A Bill Is About To Be Introduced That Would Protect Pot Users From Federal Law

Rep. Dana Rohrabacher, R-Calif., said the bill was "common sense."

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Whispers hears that Rep. Dana Rohrabacher, R-Calif., is about to introduce a bill that protects marijuana users and business owners from federal prosecution, as long as they are in compliance with state laws. The bill would amend the Controlled Substances Act, which makes the sale and use of marijuana illegal under federal law.

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The Respect State Marijuana Laws Act has five co-sponsors on both the Republican and Democratic side of the aisle, including Reps. Justin Amash, R-Mich., Don Young, R-Alaska, Earl Blumenauer, D-Ore., Steve Cohen, D-Tenn., and Jared Polis, D-Col.

If passed, the law would immunize pot users and business owners in the states of Colorado and Washington, which both voted in November to make marijuana legal for people over the age of 21.

In a statement shared with Whispers, Rohrabacher called the bill "common sense" and said it "[keeps] the federal government out of the business of criminalizing marijuana activities."

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Rep. Dana Rohrabacher, R-Calif., testifies on Capitol Hill in Washington before a Senate Judiciary hearing.

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Howard Wooldridge, a lobbyist for the pro-marijuana legalization group Citizens Opposing Prohibition, says he believes this bill has a better chance than marijuana legislation introduced in the past.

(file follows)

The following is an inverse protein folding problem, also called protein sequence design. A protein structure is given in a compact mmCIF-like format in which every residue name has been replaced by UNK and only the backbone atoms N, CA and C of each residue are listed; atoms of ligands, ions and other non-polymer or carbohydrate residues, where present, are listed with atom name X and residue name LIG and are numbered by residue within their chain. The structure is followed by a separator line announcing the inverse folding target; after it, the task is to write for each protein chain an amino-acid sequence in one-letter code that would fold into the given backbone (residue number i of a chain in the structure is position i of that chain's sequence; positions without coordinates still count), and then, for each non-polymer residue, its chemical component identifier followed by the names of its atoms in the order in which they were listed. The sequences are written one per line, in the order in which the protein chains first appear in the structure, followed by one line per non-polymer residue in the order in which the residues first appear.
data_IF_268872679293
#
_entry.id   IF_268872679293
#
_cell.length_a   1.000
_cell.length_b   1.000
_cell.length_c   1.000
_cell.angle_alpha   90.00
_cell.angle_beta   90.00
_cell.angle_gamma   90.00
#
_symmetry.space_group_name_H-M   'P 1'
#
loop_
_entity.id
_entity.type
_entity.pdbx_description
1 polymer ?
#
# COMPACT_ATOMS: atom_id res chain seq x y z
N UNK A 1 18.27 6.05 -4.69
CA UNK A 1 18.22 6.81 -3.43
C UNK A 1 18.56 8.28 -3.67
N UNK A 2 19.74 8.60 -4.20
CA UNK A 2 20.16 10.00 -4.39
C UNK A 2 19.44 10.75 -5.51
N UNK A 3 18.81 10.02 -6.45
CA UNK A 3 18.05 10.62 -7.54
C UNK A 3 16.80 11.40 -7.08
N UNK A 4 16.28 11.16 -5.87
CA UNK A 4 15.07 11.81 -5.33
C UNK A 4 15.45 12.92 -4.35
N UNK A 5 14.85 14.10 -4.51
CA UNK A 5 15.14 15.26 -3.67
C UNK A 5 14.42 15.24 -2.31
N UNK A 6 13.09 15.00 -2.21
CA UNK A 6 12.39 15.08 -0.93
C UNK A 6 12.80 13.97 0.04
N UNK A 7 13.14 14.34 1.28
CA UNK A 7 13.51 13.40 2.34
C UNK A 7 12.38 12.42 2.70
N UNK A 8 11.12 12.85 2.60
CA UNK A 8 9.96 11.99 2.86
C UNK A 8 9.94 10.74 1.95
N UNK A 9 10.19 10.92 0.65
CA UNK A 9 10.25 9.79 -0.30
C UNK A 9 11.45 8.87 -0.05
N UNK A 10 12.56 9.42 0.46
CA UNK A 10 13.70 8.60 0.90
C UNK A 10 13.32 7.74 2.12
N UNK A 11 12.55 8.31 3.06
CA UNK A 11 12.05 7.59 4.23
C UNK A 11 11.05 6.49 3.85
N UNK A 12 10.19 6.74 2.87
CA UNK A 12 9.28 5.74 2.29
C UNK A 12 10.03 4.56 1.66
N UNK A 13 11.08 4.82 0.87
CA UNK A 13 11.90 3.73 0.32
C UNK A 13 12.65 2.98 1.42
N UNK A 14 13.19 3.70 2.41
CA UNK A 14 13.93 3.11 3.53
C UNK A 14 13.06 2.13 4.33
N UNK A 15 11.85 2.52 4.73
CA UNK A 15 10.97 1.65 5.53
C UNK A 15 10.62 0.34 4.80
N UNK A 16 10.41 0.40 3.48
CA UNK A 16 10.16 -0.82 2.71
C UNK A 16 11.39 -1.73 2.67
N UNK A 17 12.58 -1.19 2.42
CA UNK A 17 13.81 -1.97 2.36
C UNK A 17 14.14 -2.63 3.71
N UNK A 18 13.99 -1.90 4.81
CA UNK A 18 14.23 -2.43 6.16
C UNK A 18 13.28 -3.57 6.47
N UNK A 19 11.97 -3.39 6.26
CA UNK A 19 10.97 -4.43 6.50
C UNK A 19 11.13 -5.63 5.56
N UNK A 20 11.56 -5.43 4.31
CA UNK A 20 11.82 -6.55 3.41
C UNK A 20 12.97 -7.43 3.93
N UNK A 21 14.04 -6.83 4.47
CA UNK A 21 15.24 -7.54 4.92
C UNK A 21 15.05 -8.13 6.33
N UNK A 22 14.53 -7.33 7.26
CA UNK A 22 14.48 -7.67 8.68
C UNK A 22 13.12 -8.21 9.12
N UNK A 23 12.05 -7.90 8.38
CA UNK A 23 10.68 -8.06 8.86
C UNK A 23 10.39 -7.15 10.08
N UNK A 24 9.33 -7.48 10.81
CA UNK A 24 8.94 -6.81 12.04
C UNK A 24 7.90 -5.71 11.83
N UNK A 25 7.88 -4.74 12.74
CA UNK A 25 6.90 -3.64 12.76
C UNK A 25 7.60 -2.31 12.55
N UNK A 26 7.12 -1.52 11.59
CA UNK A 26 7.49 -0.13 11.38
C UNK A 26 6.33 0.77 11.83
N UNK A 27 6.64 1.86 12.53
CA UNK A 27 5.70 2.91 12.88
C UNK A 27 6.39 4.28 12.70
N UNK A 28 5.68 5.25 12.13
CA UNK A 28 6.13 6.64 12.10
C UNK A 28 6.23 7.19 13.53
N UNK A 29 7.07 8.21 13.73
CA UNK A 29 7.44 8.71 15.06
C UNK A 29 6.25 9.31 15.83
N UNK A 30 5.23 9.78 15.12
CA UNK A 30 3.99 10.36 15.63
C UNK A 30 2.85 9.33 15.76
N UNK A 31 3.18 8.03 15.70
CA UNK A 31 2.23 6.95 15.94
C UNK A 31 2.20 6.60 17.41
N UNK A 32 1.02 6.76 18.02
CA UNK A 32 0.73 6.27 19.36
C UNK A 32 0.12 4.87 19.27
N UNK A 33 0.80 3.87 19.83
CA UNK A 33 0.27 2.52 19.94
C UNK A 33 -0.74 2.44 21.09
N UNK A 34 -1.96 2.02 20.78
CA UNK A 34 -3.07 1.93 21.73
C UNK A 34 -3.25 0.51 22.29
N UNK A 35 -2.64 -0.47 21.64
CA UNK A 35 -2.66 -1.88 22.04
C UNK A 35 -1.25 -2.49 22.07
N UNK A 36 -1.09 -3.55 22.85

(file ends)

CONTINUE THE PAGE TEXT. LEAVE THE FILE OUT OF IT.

"I believe that this new Rohrabacher bill is the best vehicle to attract the federalists and states rights crowd because it leaves all the federal rules and laws as they are," he says.

A poll released by Pew Research Center last week found 60 percent of Americans think the federal government should not interfere with states where marijuana is legal. Steve Fox, national political director for the Marijuana Policy Project, said in a statement that "marijuana prohibition is on its last legs because most Americans no longer support it."

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That doesn't include former Drug Enforcement Agency officials, a group of which penned a letter last month urging Attorney General Eric Holder to take a stand against the new laws in Colorado and Washington before they started a "domino effect" in other states. "It's hard for me to imagine any state law so clearly in conflict with federal law as the legalization of marijuana in Colorado and Washington," Robert Dupont, who was the first Director of the National Institute on Drug Abuse and second White House Drug Czar, told Whispers last month. "Yet it's four months after and we've still heard nothing."

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